Machines are supposedly doing much of the “intelligent” things for us today. In everyday life, we encounter machine learning on Facebook, which recognizes the portraits on our profiles and sends us advertising for clothing based on how we can be filtered into a category. This situation is no different for people even using the most sophisticated types of machinery to acquire information – words, pictures, and numbers– for their jobs, as would be the case for a financial analyst. Or even real estate development companies take assessment of properties including, for example, demographics.
Machine learning does the empirical work we used to do however without that advantage of human psychology. Algorithms do not function by hard-wired rules to filter information. Instead, they rely on a large dataset of information which is something like a schema or a stereotype. We ask ourselves as Sendhil Mullainathan and Jann Spiess recall in their article “Machine Learning: An Applied Econometric Approach” if there are empirical rules, how can we reconcile them with what we already know about how perception functions in human intelligence.
Machine learning should do the work for us of predicting and parameter estimation. Machine learning can even do those skills requiring decision trees as diverse as science, finance or risk management. Most of this information is quantitative. Trees function by using the form to split in different directions offering decisions about directions, say left or right until the variables reach a terminal ode, and a prediction is returned.
The dominant opinion is trees make perfect observations. However, sometimes that fit may seem perfect whereas it is really an overfit and therefore would serve terribly for prediction. The obstacle we run into is what is called out-of-sample prediction. The solution supposedly is in regulariziaton. An example of this type of filtering is increasing the tree depth so there is more complexity of a function.
Supposedly, we are dealing with a machine mechanism which takes in, sorts through, interprets and analyzes data just as we humans do. Usually we think of human perception as less capable of the fine-tuned objectivity than machines. Mullainathan and Spies claim the key to regularization in finding the deepest complexity of a function is actually called empirical tuning, a metaphor strangely reminiscent of something like the scientific method. The process works by creating more out-of-sample options which are then randomly partitioned and cross-validated.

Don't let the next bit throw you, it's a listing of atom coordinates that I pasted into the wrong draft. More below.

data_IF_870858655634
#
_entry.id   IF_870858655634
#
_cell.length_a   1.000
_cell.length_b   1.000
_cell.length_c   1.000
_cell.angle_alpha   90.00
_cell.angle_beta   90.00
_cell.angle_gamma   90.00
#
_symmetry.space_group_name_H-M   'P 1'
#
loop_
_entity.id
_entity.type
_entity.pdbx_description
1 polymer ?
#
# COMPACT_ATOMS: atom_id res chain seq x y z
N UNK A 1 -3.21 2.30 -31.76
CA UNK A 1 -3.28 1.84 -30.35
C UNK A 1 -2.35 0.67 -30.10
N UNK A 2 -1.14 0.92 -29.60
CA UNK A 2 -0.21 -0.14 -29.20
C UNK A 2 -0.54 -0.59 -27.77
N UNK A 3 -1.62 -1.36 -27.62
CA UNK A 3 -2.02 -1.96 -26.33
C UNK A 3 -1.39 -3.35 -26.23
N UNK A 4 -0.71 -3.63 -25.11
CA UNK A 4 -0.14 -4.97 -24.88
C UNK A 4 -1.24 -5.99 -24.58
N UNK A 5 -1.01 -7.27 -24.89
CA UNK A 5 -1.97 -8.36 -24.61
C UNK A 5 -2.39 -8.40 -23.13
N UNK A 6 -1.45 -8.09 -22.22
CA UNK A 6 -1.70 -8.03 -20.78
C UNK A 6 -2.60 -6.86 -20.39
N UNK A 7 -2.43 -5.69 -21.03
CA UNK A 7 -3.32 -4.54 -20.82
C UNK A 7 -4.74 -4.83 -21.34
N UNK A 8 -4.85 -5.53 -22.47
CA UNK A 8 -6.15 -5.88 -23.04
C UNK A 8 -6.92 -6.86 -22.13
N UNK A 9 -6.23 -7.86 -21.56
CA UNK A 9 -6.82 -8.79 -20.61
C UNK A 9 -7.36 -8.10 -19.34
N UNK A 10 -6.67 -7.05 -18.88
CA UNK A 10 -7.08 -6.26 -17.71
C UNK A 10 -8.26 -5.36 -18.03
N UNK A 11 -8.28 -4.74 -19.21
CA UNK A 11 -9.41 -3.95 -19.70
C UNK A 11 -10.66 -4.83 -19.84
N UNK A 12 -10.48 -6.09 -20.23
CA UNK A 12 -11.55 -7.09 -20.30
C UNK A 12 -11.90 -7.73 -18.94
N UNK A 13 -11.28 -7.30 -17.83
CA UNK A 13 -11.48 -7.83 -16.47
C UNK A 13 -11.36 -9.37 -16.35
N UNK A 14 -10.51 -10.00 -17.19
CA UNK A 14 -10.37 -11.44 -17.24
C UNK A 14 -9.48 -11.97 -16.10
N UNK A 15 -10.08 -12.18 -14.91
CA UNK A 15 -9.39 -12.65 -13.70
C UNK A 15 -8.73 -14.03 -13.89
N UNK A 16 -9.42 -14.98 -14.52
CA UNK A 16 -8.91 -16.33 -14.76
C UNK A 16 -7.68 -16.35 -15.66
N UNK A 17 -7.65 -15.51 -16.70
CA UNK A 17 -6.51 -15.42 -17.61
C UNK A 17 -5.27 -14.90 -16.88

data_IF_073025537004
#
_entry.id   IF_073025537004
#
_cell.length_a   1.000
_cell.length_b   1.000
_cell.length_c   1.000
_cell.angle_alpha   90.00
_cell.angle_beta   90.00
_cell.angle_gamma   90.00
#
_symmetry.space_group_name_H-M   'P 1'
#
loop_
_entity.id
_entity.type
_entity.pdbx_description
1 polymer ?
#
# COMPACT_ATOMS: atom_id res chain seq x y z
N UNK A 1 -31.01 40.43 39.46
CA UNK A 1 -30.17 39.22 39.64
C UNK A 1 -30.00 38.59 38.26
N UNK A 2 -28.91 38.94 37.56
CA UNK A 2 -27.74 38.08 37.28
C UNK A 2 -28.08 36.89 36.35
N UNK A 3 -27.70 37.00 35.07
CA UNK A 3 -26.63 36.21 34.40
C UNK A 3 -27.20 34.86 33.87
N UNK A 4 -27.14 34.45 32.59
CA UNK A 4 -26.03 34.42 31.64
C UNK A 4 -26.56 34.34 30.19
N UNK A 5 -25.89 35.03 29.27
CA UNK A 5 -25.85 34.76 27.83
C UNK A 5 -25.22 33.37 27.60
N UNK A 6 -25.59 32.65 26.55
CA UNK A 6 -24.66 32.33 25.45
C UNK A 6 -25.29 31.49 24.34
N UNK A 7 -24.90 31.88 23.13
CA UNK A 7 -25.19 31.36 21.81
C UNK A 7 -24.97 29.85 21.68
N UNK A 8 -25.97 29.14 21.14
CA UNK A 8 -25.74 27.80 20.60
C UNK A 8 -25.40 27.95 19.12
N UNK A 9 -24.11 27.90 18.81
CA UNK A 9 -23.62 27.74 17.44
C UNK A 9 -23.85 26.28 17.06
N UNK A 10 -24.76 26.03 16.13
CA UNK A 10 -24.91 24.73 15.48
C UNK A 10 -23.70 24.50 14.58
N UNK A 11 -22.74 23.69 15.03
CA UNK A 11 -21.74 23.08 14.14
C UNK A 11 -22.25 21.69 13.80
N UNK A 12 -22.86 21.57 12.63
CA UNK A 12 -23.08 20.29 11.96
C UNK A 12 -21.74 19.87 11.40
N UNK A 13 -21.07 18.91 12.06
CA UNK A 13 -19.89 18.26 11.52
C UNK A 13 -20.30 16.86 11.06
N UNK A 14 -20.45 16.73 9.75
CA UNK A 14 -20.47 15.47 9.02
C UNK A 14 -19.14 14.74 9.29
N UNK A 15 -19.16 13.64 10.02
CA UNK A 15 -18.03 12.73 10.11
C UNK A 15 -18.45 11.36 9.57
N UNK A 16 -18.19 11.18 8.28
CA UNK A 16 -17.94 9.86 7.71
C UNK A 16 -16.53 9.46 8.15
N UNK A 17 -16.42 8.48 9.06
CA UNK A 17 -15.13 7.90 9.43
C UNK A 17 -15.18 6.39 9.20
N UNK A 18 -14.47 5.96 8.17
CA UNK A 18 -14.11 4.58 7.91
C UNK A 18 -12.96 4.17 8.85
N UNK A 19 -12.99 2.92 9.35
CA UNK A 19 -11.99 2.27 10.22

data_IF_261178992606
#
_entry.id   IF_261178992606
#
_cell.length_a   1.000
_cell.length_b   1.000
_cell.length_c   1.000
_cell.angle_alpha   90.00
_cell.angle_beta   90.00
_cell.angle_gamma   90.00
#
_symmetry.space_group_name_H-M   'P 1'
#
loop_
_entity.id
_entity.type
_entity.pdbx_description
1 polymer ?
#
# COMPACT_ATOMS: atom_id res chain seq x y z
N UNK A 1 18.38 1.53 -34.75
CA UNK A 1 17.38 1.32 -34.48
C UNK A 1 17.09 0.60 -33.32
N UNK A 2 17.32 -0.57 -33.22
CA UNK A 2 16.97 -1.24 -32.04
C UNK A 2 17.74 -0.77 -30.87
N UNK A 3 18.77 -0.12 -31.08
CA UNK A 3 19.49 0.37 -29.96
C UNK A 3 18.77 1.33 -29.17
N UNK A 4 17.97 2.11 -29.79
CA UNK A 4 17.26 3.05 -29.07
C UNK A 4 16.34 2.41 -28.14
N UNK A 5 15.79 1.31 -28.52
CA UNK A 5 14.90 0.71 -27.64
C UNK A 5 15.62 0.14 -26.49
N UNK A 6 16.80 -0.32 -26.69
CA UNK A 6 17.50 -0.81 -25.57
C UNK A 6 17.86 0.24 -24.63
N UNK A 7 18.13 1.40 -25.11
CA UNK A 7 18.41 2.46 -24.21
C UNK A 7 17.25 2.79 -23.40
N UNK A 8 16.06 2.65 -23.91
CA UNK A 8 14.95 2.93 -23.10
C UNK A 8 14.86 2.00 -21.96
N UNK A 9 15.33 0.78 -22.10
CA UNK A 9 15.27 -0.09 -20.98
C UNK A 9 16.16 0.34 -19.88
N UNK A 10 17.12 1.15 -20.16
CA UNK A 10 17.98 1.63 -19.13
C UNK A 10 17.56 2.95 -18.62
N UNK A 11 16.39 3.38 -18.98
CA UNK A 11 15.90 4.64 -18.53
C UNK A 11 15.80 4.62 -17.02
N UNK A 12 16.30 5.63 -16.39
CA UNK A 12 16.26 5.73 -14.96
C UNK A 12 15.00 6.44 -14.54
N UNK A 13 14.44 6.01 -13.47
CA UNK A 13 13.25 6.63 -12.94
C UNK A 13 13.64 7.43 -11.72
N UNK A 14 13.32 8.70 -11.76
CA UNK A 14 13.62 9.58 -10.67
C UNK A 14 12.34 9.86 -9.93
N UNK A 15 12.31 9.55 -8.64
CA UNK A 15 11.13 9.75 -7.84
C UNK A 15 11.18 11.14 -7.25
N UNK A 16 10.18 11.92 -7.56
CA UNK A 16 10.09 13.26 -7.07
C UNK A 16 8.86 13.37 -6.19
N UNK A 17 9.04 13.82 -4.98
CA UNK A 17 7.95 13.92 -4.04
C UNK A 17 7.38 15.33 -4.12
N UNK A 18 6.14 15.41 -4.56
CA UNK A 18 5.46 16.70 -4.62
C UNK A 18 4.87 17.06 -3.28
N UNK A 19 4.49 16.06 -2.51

Namely, the issue to be addressed in the shortcoming of such algorithms devolves down to human perception. Even while many knowledge specialists deal with spreadsheets, what they can learn from human perception can make them more aware of the nature of the data they are assessing. There are certain facilities of the human mind which actually machine learning, and even deep learning, can never achieve.
The basic functions of human perception rely upon logic as well. The brain operates from two sides using perception, both from a cognitive standpoint as well as an affective standpoint. When the two are brought together, they situate human knowledge in between. Inferential reason, closely connected to reflections and memory, stem from a deeply intuitive part of brain. While some intuitions are unreliable because they are based on illogical expectations and cognitive biases, they do propose the potential for a great deal of insight through inferential reason.
In art, that aspect of intuition and inferential reason may transfer to many professions such as science and math. Education in math is no different than any field and should not allow for blind spots of our human perceptions. The skills required of anyone at all should not be reduced to thinking like automatons.
An example of how we retrieve and exercise that innate human capacity is similarly through empiricism. In a way, when we are faced with a visible “function,” our minds work from a physiological standpoint to begin with the most outstanding detail. Nobody, not even the expert, looks at a work of art as a whole at first nalysis. Those last touches are the emphasis of a final statement.
Comparatively, in math or science, in beginning with the final statement, just as in painting, we must regress in the decision making tree by means of intuitive inference. We work from what is coded to eventually what is not within our reach, perhaps inaccessible, but also understood. We know we can get there by thinking expansively in an effort to complete the incompleteness of that first empirical experience, or that final piece of data, such as the overall “big picture” of a work of art.
Pablo Tinio has written about this very same experience in his study of the self-reflective act of viewing called the “mirror model.” An interesting point he made was how we are constantly adapting that final “function” to an overall picture of a whole. Along with that pursuit, our minds also draw from an archive in our memory. The discrete facts we work with then draw back into ideated forms or concepts in our minds. Those embodied experiences are what lend us tacit knowledge. These are the pieces of the equation which show the intuitive element of the equation. We go deeper and deeper into layers of this decision making tree.
The experience of art can teach us to do that job of decision making trees which underlie analogues even more effectively. In the analysis of discrete facts, just as in the perception of a work of art, we can learn to validate the connections technology is too prejudiced to see. When we draw upon that dimension of thought and perception from below, with a more intuitive awareness of the realities we are dealing with, we can indeed prove that we are not blind.